Love ’em or hate ’em, electric scooters are now allowed in New York — which means the two-wheeled vehicles could soon be scooting through New York City.
The New York State Senate passed a bill Wednesday to pull back restrictions for electric-assisted bicycles and e-scooters. Scooter-share companies like Bird, Lime, Spin, Uber, Lyft, and many others haven’t been able to operate in New York City and other parts of the state, while the scooter craze has run rampant for the past year (and longer) throughout the country and abroad.
Now cities like NYC can implement their own scooter and e-bike rules and regulations, but Manhattan won’t have the scooters available for rent. As part of deal-making to pass the state bill, Manhattan was carved out as an off-limits section to minimize congestion, according to the New York Times. Owners with their own e-scooters can now ride those legally in Manhattan.
Andrew Fox, CEO of Charge, a company that provides e-vehicle charging and services, said in an email statement: “We view the passing of any legislation a win for all of us in the micromobility market.” He testified at a state senate hearing earlier this month to support e-bikes and scooters. Others aren’t so eager to have the free-floating devices strewn across city streets, clogging bike lanes, or blocking pedestrian access.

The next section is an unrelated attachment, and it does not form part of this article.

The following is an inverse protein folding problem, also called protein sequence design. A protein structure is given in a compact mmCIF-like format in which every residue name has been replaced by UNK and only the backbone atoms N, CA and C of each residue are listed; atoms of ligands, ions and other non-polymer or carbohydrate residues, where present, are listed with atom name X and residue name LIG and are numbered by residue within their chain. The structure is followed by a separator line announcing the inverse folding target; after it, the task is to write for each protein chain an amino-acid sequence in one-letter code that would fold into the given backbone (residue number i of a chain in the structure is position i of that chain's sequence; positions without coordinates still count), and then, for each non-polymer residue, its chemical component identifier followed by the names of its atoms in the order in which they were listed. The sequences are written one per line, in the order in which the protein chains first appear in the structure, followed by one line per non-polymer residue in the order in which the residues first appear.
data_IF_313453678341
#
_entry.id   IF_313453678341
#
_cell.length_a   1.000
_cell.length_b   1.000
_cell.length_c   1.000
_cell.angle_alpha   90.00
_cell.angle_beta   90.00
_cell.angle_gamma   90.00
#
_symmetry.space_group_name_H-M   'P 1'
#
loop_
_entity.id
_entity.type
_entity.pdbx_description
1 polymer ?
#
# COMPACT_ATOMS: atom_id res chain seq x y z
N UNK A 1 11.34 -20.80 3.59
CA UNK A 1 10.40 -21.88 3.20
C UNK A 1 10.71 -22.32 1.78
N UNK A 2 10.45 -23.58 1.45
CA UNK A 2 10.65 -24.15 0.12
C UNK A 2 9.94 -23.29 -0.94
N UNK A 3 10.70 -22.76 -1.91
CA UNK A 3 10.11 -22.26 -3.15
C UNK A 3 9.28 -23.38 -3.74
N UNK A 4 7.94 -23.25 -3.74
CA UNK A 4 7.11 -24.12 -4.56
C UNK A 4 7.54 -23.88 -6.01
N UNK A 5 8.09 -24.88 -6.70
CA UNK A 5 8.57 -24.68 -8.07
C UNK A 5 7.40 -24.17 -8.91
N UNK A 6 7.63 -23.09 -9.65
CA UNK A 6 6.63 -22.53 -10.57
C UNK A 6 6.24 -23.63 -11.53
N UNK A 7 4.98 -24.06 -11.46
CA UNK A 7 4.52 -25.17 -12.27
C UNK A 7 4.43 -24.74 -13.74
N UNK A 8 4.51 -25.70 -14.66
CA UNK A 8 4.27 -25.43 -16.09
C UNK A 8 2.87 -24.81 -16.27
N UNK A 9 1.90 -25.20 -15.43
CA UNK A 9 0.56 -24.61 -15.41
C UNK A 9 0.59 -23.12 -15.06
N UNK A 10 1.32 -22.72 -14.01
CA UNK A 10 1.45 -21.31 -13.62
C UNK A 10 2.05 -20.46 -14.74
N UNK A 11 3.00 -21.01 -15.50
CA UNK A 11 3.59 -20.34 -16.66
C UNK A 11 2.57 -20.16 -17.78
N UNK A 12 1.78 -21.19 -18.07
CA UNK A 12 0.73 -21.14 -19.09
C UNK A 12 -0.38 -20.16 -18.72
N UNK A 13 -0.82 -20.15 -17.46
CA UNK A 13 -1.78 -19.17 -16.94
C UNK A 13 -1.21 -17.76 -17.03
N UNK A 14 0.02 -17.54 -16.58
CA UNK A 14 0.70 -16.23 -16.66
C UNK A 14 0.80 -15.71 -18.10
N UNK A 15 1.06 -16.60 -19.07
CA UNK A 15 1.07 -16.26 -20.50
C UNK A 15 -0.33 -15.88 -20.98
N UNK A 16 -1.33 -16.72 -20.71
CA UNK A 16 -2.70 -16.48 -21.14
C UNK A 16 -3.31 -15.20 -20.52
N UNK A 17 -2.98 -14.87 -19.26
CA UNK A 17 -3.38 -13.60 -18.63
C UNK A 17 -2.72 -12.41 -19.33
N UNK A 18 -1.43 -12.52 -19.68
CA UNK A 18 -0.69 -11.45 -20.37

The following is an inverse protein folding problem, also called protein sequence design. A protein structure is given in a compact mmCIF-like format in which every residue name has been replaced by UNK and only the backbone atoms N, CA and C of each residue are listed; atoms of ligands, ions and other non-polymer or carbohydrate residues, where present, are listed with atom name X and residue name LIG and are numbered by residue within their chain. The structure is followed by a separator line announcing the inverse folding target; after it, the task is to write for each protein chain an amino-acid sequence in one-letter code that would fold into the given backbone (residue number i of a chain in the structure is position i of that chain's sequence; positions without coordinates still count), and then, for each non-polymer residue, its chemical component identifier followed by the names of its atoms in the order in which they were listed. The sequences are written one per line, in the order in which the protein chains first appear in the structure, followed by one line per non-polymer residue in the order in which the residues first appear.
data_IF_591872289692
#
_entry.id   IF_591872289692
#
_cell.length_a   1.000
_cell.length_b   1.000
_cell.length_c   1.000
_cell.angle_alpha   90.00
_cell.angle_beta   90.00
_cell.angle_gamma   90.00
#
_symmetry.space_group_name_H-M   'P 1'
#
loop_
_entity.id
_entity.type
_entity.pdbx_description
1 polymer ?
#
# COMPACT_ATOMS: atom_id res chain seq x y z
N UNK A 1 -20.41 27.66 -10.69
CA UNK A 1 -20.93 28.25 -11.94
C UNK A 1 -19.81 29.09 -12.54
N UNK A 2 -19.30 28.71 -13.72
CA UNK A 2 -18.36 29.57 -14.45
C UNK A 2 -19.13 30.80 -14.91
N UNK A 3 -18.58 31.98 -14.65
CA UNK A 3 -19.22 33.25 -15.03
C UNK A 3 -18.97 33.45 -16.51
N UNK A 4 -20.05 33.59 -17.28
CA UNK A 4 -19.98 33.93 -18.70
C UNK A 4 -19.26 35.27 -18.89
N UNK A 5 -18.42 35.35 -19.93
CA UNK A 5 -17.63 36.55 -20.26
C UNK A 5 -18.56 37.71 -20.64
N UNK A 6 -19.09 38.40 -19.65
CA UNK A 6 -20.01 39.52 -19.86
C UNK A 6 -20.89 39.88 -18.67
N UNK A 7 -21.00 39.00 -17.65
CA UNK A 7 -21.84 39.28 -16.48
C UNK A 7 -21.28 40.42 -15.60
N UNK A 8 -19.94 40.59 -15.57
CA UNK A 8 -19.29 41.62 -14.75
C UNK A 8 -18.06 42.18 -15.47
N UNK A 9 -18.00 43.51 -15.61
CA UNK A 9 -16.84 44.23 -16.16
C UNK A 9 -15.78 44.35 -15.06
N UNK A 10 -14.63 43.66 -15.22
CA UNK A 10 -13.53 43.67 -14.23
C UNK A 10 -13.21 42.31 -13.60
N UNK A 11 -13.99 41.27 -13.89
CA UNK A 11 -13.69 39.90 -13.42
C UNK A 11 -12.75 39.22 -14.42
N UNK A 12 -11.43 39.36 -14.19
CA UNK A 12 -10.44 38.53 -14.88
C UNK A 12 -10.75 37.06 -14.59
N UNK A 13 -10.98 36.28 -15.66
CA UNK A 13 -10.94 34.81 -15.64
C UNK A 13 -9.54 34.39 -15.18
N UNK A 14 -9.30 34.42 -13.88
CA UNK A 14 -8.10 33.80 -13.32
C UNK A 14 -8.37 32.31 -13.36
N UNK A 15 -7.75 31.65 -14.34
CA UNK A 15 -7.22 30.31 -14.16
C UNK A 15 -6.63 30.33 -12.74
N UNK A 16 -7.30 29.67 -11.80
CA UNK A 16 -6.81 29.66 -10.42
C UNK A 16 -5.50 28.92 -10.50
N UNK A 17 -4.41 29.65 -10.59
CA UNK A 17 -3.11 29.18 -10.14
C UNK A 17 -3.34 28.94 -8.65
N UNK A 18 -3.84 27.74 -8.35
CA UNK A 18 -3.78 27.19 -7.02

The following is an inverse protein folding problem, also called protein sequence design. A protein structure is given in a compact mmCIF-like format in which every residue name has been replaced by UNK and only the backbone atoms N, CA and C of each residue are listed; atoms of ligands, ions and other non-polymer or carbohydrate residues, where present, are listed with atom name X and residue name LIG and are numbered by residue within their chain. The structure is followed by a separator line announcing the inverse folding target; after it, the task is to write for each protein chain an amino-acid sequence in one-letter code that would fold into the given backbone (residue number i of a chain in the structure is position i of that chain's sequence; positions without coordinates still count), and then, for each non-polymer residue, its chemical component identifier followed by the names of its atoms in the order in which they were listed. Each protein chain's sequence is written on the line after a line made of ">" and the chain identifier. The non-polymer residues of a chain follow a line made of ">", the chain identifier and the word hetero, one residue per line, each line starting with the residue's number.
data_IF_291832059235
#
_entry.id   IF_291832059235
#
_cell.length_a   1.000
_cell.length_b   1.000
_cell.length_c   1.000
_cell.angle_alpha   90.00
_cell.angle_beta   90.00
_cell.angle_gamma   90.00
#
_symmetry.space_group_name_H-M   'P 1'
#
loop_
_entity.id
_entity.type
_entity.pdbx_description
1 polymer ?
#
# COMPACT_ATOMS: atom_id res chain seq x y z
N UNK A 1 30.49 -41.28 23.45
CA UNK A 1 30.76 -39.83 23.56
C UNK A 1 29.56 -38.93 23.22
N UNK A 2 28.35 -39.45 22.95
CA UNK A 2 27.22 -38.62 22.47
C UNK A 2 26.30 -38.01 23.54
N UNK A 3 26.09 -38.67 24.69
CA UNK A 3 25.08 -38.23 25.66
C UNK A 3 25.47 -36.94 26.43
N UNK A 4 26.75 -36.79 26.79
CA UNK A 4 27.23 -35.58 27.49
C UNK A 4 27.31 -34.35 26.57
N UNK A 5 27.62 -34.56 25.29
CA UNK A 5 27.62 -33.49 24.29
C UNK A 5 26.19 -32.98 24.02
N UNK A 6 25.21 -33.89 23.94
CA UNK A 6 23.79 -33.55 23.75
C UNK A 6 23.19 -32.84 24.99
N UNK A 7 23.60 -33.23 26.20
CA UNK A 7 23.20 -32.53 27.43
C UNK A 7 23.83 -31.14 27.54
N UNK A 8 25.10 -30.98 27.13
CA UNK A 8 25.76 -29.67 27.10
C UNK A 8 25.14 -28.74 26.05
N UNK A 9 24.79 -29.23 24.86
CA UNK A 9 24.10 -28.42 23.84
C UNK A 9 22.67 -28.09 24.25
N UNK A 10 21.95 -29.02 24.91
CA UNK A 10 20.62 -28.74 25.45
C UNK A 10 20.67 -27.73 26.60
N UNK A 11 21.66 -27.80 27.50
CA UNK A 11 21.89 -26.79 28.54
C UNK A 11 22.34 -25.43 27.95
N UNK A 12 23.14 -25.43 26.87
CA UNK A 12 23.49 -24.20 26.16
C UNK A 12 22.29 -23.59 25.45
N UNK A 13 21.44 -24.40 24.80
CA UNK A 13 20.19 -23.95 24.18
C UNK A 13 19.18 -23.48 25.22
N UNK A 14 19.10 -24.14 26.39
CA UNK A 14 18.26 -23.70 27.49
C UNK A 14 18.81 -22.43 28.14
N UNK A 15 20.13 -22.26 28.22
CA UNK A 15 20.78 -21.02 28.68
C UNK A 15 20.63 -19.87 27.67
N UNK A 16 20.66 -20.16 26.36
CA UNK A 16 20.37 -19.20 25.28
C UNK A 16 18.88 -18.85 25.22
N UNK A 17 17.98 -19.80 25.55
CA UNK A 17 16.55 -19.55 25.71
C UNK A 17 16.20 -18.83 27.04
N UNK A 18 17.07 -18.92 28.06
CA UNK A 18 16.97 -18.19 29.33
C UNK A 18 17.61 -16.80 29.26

The approval comes as studies point to increased head injuries from e-scooting. A Rutgers New Jersey Medical School study published last month found head injuries almost tripled in the past decade from e-scooter use and that 66 percent of injured scooter users were not wearing helmets. An earlier CDC study based on e-scooters in Austin, Texas, also found e-scooter accidents led to severe head trauma.
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Levy Electric (based in Manhattan, ironically) sells a $499 electric scooter. To support legalizing e-bikes and scooters, the company replaced every L train subway sign in the NYC subway system with an L-shaped scooter logo. The company wrote in an email this afternoon that the bill passage won’t be an immediate change, especially with scooter-shares and rentals, but personal scooter ownership is now a more viable option throughout NYC.
Scoot instead of taking the subway.
Image: levy electric
Scooters are now legal in NYC.
Image: levy Electric
The scooters could arrive in the coming months as local regulations are hashed out.